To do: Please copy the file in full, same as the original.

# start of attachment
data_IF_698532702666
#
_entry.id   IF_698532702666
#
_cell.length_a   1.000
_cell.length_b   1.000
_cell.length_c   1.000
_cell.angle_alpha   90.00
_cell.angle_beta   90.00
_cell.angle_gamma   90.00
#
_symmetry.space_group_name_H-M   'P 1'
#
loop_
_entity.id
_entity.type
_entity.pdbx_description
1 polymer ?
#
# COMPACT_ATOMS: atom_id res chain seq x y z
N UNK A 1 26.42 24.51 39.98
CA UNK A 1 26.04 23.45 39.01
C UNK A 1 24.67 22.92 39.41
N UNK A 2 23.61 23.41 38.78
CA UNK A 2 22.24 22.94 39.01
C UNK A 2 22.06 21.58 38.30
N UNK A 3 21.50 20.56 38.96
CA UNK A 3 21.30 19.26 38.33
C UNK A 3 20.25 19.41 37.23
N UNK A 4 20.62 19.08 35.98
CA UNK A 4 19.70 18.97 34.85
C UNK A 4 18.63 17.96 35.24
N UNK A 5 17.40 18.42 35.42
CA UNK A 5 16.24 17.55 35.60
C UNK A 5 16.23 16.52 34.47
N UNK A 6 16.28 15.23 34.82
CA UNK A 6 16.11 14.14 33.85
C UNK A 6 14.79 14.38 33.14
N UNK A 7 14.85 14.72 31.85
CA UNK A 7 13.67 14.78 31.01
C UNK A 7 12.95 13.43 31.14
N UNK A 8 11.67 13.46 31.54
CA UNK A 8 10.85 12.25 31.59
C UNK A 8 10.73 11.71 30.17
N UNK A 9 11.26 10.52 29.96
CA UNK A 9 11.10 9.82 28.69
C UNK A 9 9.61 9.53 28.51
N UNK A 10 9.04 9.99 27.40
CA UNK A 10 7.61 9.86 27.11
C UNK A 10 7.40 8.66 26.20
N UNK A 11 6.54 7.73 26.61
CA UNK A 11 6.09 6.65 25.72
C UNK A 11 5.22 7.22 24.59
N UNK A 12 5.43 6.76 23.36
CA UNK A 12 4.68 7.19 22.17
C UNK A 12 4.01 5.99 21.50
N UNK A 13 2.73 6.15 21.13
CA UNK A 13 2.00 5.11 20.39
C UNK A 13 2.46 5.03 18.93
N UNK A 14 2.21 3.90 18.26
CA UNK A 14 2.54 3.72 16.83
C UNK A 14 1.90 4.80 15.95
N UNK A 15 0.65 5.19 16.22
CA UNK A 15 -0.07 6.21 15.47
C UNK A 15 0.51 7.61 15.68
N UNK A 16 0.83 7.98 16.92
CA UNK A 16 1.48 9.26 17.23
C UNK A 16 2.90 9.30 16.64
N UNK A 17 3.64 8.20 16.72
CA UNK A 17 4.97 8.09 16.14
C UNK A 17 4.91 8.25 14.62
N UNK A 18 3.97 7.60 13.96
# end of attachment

data_IF_698532702666
#
_entry.id   IF_698532702666
#
_cell.length_a   1.000
_cell.length_b   1.000
_cell.length_c   1.000
_cell.angle_alpha   90.00
_cell.angle_beta   90.00
_cell.angle_gamma   90.00
#
_symmetry.space_group_name_H-M   'P 1'
#
loop_
_entity.id
_entity.type
_entity.pdbx_description
1 polymer ?
#
# COMPACT_ATOMS: atom_id res chain seq x y z
N UNK A 1 26.42 24.51 39.98
CA UNK A 1 26.04 23.45 39.01
C UNK A 1 24.67 22.92 39.41
N UNK A 2 23.61 23.41 38.78
CA UNK A 2 22.24 22.94 39.01
C UNK A 2 22.06 21.58 38.30
N UNK A 3 21.50 20.56 38.96
CA UNK A 3 21.30 19.26 38.33
C UNK A 3 20.25 19.41 37.23
N UNK A 4 20.62 19.08 35.98
CA UNK A 4 19.70 18.97 34.85
C UNK A 4 18.63 17.96 35.24
N UNK A 5 17.40 18.42 35.42
CA UNK A 5 16.24 17.55 35.60
C UNK A 5 16.23 16.52 34.47
N UNK A 6 16.28 15.23 34.82
CA UNK A 6 16.11 14.14 33.85
C UNK A 6 14.79 14.38 33.14
N UNK A 7 14.85 14.72 31.85
CA UNK A 7 13.67 14.78 31.01
C UNK A 7 12.95 13.43 31.14
N UNK A 8 11.67 13.46 31.54
CA UNK A 8 10.85 12.25 31.59
C UNK A 8 10.73 11.71 30.17
N UNK A 9 11.26 10.52 29.96
CA UNK A 9 11.10 9.82 28.69
C UNK A 9 9.61 9.53 28.51
N UNK A 10 9.04 9.99 27.40
CA UNK A 10 7.61 9.86 27.11
C UNK A 10 7.40 8.66 26.20
N UNK A 11 6.54 7.73 26.61
CA UNK A 11 6.09 6.65 25.72
C UNK A 11 5.22 7.22 24.59
N UNK A 12 5.43 6.76 23.36
CA UNK A 12 4.68 7.19 22.17
C UNK A 12 4.01 5.99 21.50
N UNK A 13 2.73 6.15 21.13
CA UNK A 13 2.00 5.11 20.39
C UNK A 13 2.46 5.03 18.93
N UNK A 14 2.21 3.90 18.26
CA UNK A 14 2.54 3.72 16.83
C UNK A 14 1.90 4.80 15.95
N UNK A 15 0.65 5.19 16.22
CA UNK A 15 -0.07 6.21 15.47
C UNK A 15 0.51 7.61 15.68
N UNK A 16 0.83 7.98 16.92
CA UNK A 16 1.48 9.26 17.23
C UNK A 16 2.90 9.30 16.64
N UNK A 17 3.64 8.20 16.72
CA UNK A 17 4.97 8.09 16.14
C UNK A 17 4.91 8.25 14.62
N UNK A 18 3.97 7.60 13.96